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Creature Feature

Crabs and osprey in, oysters and swans out

In Chesapeake Country, creatures define seasons more accurately than weather. Crabs and osprey are the creatures of this season, even now replacing oysters and tundra swans on the calendar of Chesapeake life. Each comes, and goes, with fanfare.

Spring’s sirens are sounding

The chirping call of spring peepers, Pseudacris crucifer, is my favorite sound of spring. Perhaps it was my upbringing in swampy Louisiana that draws me to frog songs. I often find myself rolling down the windows as I drive home along Muddy Creek Road in southern Anne Arundel County to catch a wave of springtime from the marshes and wetlands along the road.     The chorus of these tiny frogs is one of our first harbingers of warmer temperatures and longer days. You’ll hear them long before spring’s official arrival.

Due date gets earlier year by year

On the first day, he soars through the air in a rollercoaster dance, weaving the sky with his fish flight: the dance of courtship. On the second day, she is with him, perched comfortably in their solitary tower. The osprey have returned to Jug Bay Wetlands Sanctuary. This year’s return date was February 22.     Isn’t that early? Don’t osprey usually arrive after St. Patrick’s Day?

Filmed in their natural habitat

Legendary in Chesapeake tributaries are spring spawning runs, especially of the season’s harbinger, yellow perch.     See for yourself, with wonder, a video of spawning yellow perch in pristine water in the Upper Magothy River, documented this year by Magothy River Association volunteers and photographed by Chesapeake Bay Program’s Will Parson.

Check out Calvert Marine Museum’s new otter and otter cam

They are otterly adorable. The two North American river otters, 14-year-old Chumley (aka Squeak) and year-old Chessie-Grace (aka Bubbles), love to romp and play throughout their habitat at the Calvert Marine Museum. Now you can see what’s going on behind the scenes in their indoor habitat when you can’t see these furry mammals in-person.     A newly installed otter cam lets you experience remotely what’s up with these museum favorites seven days a week. Log in to get a peak: http://www.calvertmarinemuseum.com/375/River-Otter-Live-Cam.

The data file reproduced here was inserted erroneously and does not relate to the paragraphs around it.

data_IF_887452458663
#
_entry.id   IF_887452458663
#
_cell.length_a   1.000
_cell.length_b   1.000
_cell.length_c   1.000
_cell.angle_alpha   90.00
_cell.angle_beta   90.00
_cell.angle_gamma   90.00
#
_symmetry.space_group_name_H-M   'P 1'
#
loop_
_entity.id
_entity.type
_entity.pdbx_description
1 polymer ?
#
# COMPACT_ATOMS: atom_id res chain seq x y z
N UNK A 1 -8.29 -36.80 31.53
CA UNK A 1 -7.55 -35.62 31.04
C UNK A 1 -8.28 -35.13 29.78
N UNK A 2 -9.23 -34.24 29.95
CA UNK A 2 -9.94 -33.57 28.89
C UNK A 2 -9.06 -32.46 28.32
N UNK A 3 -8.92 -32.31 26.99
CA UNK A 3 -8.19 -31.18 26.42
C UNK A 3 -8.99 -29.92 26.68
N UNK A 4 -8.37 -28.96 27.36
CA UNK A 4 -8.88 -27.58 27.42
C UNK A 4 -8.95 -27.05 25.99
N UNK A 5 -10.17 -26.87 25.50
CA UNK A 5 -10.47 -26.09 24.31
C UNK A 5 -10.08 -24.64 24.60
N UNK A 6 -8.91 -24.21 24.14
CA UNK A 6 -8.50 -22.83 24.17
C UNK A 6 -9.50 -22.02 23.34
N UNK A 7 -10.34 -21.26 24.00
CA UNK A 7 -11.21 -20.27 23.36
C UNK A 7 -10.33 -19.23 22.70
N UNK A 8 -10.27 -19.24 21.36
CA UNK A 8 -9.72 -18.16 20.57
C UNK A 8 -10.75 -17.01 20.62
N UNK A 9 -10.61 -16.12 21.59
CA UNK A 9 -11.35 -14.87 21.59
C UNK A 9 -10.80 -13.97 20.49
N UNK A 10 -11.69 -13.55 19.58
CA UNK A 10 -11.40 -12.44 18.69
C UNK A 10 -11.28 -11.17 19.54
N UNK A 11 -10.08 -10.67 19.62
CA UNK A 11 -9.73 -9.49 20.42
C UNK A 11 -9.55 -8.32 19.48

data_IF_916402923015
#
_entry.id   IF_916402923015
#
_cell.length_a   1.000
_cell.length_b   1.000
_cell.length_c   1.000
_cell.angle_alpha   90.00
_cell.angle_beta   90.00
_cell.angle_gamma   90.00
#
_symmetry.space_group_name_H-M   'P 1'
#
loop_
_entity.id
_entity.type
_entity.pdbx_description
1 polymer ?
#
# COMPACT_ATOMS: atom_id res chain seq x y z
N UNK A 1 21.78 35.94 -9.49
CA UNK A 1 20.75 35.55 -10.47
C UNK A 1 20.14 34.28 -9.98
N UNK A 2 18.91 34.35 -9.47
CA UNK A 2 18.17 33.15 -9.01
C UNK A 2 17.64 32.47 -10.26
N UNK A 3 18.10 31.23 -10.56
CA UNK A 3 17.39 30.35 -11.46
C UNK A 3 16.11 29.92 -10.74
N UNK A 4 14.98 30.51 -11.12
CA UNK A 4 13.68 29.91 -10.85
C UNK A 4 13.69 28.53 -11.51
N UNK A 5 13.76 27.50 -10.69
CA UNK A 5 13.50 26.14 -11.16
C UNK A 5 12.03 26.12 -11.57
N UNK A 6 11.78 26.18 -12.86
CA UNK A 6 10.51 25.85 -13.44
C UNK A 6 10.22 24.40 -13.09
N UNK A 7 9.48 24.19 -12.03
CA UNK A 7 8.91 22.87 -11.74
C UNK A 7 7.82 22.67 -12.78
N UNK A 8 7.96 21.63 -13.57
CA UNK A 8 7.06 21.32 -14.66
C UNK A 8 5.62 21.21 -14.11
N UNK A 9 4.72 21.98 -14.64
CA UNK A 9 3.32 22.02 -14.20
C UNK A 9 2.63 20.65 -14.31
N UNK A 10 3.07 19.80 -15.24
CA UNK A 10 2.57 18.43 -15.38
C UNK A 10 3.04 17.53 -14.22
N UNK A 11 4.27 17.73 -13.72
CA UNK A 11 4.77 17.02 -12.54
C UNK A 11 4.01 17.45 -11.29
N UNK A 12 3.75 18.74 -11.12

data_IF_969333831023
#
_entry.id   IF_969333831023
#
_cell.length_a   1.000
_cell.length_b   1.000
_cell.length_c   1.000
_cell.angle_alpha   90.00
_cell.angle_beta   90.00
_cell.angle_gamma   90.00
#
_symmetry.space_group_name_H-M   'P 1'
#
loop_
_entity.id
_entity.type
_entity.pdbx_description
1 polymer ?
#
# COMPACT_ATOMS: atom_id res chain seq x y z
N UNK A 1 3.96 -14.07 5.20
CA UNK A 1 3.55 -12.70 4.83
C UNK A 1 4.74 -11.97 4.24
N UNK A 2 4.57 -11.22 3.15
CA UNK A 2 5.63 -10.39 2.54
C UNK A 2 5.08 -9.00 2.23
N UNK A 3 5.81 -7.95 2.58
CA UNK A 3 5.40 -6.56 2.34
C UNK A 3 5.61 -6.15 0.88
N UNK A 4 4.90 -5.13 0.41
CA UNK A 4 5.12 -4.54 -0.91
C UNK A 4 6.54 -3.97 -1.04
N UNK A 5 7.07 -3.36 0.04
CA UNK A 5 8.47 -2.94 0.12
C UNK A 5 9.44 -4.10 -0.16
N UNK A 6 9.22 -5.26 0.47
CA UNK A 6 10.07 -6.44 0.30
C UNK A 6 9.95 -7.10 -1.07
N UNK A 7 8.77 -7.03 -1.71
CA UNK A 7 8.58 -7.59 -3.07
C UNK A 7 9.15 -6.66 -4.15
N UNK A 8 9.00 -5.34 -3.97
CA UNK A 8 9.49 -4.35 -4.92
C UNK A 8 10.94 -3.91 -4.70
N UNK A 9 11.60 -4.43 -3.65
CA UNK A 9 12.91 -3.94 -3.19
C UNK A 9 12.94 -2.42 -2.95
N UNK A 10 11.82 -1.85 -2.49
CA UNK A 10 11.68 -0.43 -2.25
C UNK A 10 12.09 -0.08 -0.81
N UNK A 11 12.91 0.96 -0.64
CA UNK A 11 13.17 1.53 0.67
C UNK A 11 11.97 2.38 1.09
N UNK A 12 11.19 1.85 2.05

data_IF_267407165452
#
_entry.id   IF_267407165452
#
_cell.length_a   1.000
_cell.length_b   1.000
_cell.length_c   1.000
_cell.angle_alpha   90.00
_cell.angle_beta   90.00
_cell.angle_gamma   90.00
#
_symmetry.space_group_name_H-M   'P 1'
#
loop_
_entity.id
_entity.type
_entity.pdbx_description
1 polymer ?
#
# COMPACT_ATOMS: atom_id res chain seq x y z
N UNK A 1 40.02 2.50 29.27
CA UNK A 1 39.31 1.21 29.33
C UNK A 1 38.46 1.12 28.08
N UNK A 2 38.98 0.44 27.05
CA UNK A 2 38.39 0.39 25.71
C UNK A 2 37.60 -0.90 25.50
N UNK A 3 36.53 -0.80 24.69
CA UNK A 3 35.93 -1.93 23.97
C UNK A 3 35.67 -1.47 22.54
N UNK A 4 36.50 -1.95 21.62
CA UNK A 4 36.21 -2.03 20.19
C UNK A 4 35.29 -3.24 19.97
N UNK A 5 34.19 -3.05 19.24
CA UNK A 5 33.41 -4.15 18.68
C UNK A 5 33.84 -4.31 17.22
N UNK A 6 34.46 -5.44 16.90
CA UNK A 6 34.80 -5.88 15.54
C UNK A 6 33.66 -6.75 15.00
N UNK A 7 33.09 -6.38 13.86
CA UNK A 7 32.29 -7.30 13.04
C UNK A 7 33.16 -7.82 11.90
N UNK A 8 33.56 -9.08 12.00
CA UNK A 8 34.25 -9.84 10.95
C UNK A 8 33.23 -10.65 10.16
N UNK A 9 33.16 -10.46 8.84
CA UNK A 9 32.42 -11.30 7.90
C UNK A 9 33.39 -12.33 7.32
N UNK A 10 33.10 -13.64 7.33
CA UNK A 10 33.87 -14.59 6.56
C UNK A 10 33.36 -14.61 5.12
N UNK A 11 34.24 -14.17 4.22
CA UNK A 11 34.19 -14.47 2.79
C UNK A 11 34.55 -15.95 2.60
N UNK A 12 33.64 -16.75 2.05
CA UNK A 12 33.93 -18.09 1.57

When a duckling lost its way, Patsy Wills rescued it and became its ­protector, surrogate and friend

Spring is just around the corner. Soon you’ll see wild mallard mamas marching their downy hatchlings to our Chesapeake waterways.     The spring one of those countless ducklings lost its way, Patsy Wills of Owings Beach first rescued it from a tight spot, then became its surrogate mother.

Chinese New Year celebrations begin

Saturday, January 28 marks the beginning of the 15-day Chinese New Year, ushering in the year of the Fire Rooster.     In the Chinese zodiac, every year is associated with one of 12 animals: Rooster, dog, pig, rat, ox, tiger, rabbit, dragon, snake, horse, goat and monkey — the year we are ushering out. Each 12-year cycle is ruled by one of five elements: Gold (metal), wood, water, fire and earth.

The black, white (blond, tan) and gray of it

“Dennis Doyle’s piece regarding black squirrels was very interesting.” … So said reader after reader. •   •   • Been seeing them in Londontown by the Pub, yesterday and last week. Not sure if it’s the same one or different ones. Cute.

Their winter nutrition is worth your money

Set up a feeder, and you’ll have the energetic company of snowbirds that, like you, aren’t driven south by January’s black-and-white chilly minimalism.     Holly-berry red male and Dior-cloaked russet females add color and conflict, as each pecks off others of its own sex. The cold first weekend of January, scattered black oil sunflower seed brought a battery of six Cardinals into view.

Black squirrels once were common in America before European migration

Peering out the front window with my first cup of coffee this morning, I was rewarded with the sight of at least a half dozen squirrels cavorting on my snow-covered lawn, running up and down the trees, chasing each other and creating a maelstrom of snow powder and furry activity.     One of the frisking rascals, I noticed with surprise, was melanistic, a black phase of our common gray squirrel. Though fairly rare (one in 10,000) these days, the jet-black variety is a handsome mutation and jogged some interesting facts loose in my memory.